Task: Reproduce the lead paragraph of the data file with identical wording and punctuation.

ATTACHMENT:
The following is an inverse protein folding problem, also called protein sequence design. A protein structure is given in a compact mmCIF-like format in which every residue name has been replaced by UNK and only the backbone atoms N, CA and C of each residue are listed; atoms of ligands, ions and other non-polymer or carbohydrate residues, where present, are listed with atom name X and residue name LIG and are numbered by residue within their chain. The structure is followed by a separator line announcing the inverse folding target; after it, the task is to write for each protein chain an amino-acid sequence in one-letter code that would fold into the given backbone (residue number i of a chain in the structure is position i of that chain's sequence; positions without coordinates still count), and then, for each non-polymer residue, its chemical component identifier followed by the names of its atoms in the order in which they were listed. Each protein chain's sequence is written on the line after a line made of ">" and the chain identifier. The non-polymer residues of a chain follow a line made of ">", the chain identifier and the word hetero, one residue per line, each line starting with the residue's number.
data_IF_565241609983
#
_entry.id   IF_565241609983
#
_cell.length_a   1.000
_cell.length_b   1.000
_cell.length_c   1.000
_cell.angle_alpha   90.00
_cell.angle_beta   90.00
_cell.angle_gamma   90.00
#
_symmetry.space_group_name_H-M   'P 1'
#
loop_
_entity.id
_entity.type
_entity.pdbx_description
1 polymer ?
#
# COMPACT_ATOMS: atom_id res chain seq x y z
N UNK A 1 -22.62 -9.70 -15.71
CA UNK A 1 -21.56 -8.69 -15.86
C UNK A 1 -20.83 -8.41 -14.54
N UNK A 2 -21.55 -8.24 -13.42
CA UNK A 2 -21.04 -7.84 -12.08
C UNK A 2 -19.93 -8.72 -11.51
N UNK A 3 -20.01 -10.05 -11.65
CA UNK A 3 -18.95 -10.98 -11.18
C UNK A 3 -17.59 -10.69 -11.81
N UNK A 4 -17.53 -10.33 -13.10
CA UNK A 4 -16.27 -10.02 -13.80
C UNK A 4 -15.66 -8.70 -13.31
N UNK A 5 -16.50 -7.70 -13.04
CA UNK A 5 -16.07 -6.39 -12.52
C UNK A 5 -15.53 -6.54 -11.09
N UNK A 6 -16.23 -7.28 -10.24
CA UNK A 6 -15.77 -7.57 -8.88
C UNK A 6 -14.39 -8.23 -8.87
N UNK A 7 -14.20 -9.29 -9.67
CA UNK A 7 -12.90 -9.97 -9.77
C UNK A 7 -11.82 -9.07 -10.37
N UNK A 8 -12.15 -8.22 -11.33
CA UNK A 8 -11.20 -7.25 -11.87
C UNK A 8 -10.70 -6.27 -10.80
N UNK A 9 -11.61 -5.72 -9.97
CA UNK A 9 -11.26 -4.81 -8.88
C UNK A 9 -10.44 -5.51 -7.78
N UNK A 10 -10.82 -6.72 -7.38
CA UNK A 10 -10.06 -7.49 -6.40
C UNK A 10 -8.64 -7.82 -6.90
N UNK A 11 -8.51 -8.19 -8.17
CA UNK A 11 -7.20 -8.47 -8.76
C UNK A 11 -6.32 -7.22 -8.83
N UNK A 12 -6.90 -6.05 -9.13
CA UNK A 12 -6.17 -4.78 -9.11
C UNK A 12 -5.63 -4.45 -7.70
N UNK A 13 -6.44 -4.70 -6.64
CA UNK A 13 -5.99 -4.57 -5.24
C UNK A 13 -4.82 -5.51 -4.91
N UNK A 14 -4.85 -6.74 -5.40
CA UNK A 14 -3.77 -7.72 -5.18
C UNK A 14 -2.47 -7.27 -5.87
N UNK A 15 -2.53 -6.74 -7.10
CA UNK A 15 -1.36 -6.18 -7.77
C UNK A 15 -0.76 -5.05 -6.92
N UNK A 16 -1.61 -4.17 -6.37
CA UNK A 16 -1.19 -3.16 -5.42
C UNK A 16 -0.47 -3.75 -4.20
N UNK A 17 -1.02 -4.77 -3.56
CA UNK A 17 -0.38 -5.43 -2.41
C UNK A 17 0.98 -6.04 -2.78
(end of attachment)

The following is an inverse protein folding problem, also called protein sequence design. A protein structure is given in a compact mmCIF-like format in which every residue name has been replaced by UNK and only the backbone atoms N, CA and C of each residue are listed; atoms of ligands, ions and other non-polymer or carbohydrate residues, where present, are listed with atom name X and residue name LIG and are numbered by residue within their chain. The structure is followed by a separator line announcing the inverse folding target; after it, the task is to write for each protein chain an amino-acid sequence in one-letter code that would fold into the given backbone (residue number i of a chain in the structure is position i of that chain's sequence; positions without coordinates still count), and then, for each non-polymer residue, its chemical component identifier followed by the names of its atoms in the order in which they were listed. Each protein chain's sequence is written on the line after a line made of ">" and the chain identifier. The non-polymer residues of a chain follow a line made of ">", the chain identifier and the word hetero, one residue per line, each line starting with the residue's number.